- Church attendance has dropped by 33% over the last 15 years
- In a recent survey of some 2,500 churches over half the people believed their church had no spiritual vitality
- An estimated 3,700 churches close their doors every year, more than half of which are unsuccessful church plants
- An estimated 250 pastors leave the ministry every month
- 57% of churchgoers have never had a life-changing spiritual experience
- 74% of churchgoers have seldom or never had a spiritual conversation with anyone outside the church
In short – church life as we new it is in decline. Interest in church is in decline. Interest in God is in decline.
That decline has partly resulted in people leaving the conventional church structure to meet independently – in coffee shops, restaurants, homes. That has been going on for a decade or so now. When interviewed, some said they were driven by a desire for intimate fellowship and deep connection, something they just couldn’t find in today’s church culture.
That would confirm the observations of several church growth and trend watchers. Perhaps church has become too cumbersome, too complicated, they surmise. Having been a pastor myself, I can relate. A lot of time, money and energy goes into keeping the people coming and the lights on. And then there are programs, committees, clubs, ministries, missions, websites, social media and other technical stuff to keep up with.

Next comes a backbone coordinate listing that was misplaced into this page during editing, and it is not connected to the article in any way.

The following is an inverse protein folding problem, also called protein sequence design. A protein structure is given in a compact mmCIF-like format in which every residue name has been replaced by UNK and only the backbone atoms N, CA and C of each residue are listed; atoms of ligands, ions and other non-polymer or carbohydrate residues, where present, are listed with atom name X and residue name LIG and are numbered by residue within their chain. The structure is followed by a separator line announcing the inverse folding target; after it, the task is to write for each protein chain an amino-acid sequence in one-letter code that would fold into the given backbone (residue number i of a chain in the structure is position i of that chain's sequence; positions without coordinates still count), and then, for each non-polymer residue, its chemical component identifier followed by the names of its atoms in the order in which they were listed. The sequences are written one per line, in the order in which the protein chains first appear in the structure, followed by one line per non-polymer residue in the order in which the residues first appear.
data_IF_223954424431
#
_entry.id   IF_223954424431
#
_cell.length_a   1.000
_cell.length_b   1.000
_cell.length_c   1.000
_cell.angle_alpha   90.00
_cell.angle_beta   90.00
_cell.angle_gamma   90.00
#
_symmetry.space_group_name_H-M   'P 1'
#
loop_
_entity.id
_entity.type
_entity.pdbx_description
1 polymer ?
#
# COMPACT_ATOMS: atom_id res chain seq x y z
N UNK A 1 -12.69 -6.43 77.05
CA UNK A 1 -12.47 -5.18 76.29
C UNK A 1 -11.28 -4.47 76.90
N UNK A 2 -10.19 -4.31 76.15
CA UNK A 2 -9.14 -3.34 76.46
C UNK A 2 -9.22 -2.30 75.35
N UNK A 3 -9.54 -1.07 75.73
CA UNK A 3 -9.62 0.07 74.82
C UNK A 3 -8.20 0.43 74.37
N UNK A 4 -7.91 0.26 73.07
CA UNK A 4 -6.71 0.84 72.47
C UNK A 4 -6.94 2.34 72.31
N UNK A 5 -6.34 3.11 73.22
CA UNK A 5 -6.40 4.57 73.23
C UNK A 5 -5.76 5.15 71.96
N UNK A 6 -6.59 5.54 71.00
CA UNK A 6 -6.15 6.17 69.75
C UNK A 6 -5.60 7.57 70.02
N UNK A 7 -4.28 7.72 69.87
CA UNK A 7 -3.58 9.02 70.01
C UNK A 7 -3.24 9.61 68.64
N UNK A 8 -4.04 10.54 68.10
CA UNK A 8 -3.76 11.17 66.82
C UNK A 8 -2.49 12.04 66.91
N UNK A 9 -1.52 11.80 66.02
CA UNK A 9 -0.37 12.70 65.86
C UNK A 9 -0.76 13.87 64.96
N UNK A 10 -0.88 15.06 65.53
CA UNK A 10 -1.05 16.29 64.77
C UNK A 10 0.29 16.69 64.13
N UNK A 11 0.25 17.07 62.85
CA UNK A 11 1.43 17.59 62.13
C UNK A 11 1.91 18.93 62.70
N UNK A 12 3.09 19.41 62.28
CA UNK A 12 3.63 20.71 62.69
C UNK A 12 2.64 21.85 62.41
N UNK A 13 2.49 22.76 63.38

So much of what we do is to “keep ‘em coming” and the ones that keep coming would just as soon pay professional staff to run the church than to get involved themselves. I realize I am exaggerating somewhat to make a point, but I believe I am not far from the truth. I hear it too often.
I fear that our church culture has become too comfortable with the superficial, with programs, and with congregational passivity. Some have dared say we are resembling the church in Laodicea now – lukewarm. Lots of hoopla, but little or no passion, depth or spiritual vitality. Hence the last two statistics above.